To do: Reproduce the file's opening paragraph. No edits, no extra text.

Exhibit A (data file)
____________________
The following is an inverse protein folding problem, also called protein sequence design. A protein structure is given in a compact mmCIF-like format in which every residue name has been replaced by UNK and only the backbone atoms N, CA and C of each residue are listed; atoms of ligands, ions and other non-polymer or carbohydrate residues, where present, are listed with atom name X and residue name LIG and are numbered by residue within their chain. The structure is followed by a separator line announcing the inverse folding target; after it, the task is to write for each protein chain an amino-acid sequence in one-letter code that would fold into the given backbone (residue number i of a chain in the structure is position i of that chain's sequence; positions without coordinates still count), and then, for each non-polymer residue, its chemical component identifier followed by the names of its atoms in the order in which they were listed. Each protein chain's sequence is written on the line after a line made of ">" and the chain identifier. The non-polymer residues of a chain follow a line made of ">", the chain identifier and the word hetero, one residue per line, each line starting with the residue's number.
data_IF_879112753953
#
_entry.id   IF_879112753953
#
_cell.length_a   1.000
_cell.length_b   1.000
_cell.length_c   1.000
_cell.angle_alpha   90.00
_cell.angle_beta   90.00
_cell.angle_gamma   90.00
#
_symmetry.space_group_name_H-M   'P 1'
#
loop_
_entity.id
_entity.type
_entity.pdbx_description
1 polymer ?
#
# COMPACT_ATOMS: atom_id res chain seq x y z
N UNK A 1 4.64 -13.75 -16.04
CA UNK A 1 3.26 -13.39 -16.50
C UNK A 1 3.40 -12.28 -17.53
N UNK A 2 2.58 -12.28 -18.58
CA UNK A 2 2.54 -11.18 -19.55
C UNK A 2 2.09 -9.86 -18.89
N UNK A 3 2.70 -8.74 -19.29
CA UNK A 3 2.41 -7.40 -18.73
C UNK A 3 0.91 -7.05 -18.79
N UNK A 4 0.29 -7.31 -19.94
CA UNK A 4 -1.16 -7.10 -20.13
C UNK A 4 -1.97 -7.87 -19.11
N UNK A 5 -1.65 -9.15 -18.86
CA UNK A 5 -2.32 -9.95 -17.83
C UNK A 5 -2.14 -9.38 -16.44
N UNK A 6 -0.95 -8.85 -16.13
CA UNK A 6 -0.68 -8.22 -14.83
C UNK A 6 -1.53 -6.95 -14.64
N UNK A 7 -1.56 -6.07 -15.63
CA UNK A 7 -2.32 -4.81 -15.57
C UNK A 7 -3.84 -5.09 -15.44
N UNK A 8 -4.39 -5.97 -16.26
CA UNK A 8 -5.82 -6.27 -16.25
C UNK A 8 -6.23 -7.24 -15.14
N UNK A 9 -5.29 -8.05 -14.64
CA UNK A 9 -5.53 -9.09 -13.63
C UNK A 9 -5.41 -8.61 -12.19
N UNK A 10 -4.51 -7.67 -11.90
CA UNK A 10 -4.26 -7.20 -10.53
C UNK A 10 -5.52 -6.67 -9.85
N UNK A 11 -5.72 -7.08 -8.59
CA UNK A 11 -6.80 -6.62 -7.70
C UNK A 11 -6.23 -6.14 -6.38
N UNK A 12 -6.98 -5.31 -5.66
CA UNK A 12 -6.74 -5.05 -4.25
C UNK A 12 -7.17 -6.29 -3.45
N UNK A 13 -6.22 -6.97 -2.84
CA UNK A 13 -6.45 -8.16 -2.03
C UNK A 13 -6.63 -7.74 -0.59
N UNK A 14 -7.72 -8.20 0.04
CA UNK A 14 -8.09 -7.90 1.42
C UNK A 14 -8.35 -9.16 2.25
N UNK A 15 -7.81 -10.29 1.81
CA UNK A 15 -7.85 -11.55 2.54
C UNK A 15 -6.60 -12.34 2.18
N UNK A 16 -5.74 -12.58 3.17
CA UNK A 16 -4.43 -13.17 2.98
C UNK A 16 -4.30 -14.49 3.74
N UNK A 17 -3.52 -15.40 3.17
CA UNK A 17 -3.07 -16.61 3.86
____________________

The following is an inverse protein folding problem, also called protein sequence design. A protein structure is given in a compact mmCIF-like format in which every residue name has been replaced by UNK and only the backbone atoms N, CA and C of each residue are listed; atoms of ligands, ions and other non-polymer or carbohydrate residues, where present, are listed with atom name X and residue name LIG and are numbered by residue within their chain. The structure is followed by a separator line announcing the inverse folding target; after it, the task is to write for each protein chain an amino-acid sequence in one-letter code that would fold into the given backbone (residue number i of a chain in the structure is position i of that chain's sequence; positions without coordinates still count), and then, for each non-polymer residue, its chemical component identifier followed by the names of its atoms in the order in which they were listed. Each protein chain's sequence is written on the line after a line made of ">" and the chain identifier. The non-polymer residues of a chain follow a line made of ">", the chain identifier and the word hetero, one residue per line, each line starting with the residue's number.